Barriers to Performance Improvement – Part Three
This is part three of a five part series about the Barriers to Performance Improvement.
These are all major and common in business and organizations today and will need to be addressed in order to completely turn around our competitive advantage in the global economy.
The Third Barrier to Performance Improvement is…
Weak Performance Expectations
This barrier is based upon avoiding risk by asking subordinates for less than potentially attainable or allowing for non-performance with little to no negative consequences for unfavorable results.
One of the biggest frustrations of subordinates comes from not knowing how they are being evaluated. A major contributor to this comes from having no clear expectations or having low or minimum standards of performance. The end result of this barrier is poor energy levels within the employee ranks which contribute to low levels of employee satisfaction with no desire to improve.
In order to stop or slow this outcome you must be on the watch for the common signals of weak performance expectations.
Here are the major four signals to watch for…
- Hedged Goals and Objectives
When goals or objectives are being set by individuals who are hedging their results, then their standards are low. The real issue here comes with the fact these people are not challenging themselves to achieve higher results. Therefore, they set goals which they can attain using the status quo of performance – the non-challenging or no change for improvement type. Learn how to use stretch goals to provide motivation to improve.
- Improper Delegation Techniques
Most of the time managers use a form of work assignment rather than true delegation. Work assignment comes with a complete how to do it plan or directions – leaving no thought, choices or decisions to be made by the employee; This is usually a very demotivating method since there is no challenge for the staff member. The key here is to use excellent delegation techniques designed to challenge the employee therefore giving them a means to have a motivation to learn something new – improving their skill and mind sets.
- Using Bureaucracy as Excuse or Coverups
Larger organizations a usually the ones with bureaucracy issues however I have seen it smaller organizations due to strong political culture. The major thing to remember is individuals are responsible for their performance and their personal improvement. Using excuses such as my manager won’t let me go to a seminar to learn X is weak in this day an age of internet. Information can be discovered in multiple sources and then used to improve skill sets. Excuses are a form of assigning blame to others rather than taking responsible for your actions and growth. Stop using others as the reason for your current level of performance.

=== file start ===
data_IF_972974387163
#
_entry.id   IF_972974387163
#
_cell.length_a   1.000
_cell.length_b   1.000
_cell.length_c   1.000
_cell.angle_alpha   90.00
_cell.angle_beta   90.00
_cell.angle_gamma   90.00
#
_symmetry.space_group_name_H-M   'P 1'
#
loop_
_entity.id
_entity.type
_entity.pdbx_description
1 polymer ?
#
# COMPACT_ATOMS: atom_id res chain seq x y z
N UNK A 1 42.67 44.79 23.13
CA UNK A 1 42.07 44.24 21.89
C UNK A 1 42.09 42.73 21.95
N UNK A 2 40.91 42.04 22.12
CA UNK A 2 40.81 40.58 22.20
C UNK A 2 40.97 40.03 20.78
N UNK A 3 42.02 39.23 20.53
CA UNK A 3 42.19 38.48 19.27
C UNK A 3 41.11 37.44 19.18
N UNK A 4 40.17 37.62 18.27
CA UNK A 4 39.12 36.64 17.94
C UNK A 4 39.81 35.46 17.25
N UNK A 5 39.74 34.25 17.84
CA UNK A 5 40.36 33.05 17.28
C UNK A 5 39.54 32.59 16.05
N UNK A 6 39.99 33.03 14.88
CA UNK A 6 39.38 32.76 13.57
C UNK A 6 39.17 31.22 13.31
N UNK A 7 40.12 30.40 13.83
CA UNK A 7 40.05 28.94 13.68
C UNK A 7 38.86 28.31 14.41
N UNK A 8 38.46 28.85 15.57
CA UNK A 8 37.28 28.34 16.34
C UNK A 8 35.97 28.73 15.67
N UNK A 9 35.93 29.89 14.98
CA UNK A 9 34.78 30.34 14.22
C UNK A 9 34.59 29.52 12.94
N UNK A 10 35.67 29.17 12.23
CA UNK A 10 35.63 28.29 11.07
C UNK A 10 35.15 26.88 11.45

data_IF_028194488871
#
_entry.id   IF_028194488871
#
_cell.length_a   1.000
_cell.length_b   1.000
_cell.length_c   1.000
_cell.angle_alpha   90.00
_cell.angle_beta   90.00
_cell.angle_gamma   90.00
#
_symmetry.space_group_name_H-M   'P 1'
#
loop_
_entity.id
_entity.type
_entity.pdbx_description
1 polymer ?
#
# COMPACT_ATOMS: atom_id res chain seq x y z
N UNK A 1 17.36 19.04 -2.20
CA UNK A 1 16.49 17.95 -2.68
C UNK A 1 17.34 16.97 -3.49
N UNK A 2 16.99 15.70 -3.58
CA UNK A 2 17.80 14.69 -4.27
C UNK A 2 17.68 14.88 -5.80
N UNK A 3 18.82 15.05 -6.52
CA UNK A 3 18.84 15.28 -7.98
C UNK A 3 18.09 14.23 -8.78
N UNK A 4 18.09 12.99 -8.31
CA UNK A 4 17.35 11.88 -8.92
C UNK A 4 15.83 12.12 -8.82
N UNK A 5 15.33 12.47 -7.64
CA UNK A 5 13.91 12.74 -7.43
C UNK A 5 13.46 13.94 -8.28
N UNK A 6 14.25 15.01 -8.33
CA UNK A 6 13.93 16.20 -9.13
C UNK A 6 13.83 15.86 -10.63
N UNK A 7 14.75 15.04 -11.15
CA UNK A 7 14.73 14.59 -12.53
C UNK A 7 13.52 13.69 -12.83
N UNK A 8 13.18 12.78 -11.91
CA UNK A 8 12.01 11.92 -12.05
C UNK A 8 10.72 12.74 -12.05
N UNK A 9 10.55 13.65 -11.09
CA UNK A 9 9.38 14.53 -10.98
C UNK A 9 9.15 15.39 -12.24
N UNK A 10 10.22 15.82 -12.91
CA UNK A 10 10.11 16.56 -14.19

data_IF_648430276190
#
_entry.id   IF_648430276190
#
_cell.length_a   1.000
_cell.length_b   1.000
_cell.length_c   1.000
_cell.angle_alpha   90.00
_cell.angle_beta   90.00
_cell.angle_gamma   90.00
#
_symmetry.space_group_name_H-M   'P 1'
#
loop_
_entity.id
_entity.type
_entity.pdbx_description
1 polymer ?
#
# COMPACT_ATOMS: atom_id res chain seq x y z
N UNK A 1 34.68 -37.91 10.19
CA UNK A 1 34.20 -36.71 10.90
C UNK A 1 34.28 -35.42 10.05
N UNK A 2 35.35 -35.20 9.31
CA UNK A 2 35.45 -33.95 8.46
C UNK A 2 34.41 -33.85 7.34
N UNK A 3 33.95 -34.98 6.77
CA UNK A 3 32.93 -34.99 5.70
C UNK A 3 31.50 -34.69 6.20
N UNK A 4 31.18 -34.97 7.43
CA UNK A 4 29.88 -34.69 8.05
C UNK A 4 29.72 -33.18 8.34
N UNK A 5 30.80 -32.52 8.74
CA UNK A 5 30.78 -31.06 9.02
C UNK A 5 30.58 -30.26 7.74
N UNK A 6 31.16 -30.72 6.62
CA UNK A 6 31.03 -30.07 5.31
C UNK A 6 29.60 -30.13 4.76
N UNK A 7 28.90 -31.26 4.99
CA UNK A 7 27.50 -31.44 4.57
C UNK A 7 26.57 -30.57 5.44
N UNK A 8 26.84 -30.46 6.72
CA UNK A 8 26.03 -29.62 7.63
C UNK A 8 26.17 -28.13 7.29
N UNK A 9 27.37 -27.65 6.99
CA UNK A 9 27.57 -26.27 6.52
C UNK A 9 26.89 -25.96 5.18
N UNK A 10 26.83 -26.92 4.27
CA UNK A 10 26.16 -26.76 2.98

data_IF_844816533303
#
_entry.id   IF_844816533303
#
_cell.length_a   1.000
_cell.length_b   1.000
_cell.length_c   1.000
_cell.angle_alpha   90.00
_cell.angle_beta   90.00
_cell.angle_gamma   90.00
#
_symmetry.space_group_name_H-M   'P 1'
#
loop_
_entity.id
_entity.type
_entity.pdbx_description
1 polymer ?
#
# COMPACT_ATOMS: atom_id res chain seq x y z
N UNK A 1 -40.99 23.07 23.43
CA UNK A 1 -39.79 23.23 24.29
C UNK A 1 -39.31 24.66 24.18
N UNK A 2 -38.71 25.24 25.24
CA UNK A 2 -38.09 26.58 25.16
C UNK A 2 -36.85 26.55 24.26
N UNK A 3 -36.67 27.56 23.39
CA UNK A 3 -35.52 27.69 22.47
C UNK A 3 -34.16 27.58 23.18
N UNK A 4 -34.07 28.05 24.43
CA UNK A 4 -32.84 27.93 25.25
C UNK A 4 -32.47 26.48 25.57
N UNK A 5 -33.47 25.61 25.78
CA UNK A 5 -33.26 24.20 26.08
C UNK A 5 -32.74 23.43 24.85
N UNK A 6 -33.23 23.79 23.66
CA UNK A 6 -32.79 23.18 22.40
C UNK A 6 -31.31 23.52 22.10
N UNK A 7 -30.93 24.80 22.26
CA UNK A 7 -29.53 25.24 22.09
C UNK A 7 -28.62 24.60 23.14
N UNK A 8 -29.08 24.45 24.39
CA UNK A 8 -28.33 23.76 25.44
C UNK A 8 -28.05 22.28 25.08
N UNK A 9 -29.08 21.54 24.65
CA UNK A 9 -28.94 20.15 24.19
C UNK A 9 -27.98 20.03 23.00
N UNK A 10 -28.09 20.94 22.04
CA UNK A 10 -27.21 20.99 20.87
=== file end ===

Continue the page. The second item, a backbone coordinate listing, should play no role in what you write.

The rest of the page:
- Rewards and Incentives Unrelated to Results
This is a systems breakdown in my opinion, yet, there are numerous organizations with this illness. Wanting certain levels or kinds of results and then rewards a totally different outcome is a sign of insanity in my opinion. If you are a manager, you need to look hard at the incentive structure of your organization. Are you sending a consistent message relative to the results and outcomes you want and need – or are you created built in conflict or ethical issues due to misalignment of rewards. There are two areas which need strict attention regarding the incentive structures of your organization – the sales team and the management team. Get these right and the results and outcomes you want will multiply rapidly.
There you have the common signals leading to barriers of performance improvement. Take some time to reflect upon these signals and how they could be impacting your results. Then take measures to change and improve these work standards by raising the bar of expected performance.
Remember, people will always figure out the rewards and importance factors and will work them for their personal benefit. Alignment of performance standards will create performance improvement within your organization.
If you need assistance working on these alignment issues give us a call at 901-757-4434 between the hours of 8 to 5 Central Time in the USA or send us an email using the contact us forms. We look forward to helping you achieve greater results and move to the next level of performance.
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Voss Graham is an Organizational Architect with 30+ years of experience designing sustainable business growth for organizations of all sizes.
Creating the Strategic Focus with the Executive Leadership Teams, he uses Systems & Process to ensure the Drivers for Business Growth are Executed at the Highest Levels. Voss is available as a Speaker for your conferences or company meetings – contact him at 901-757-4434 or use the LinkedIn or Facebook direct messages.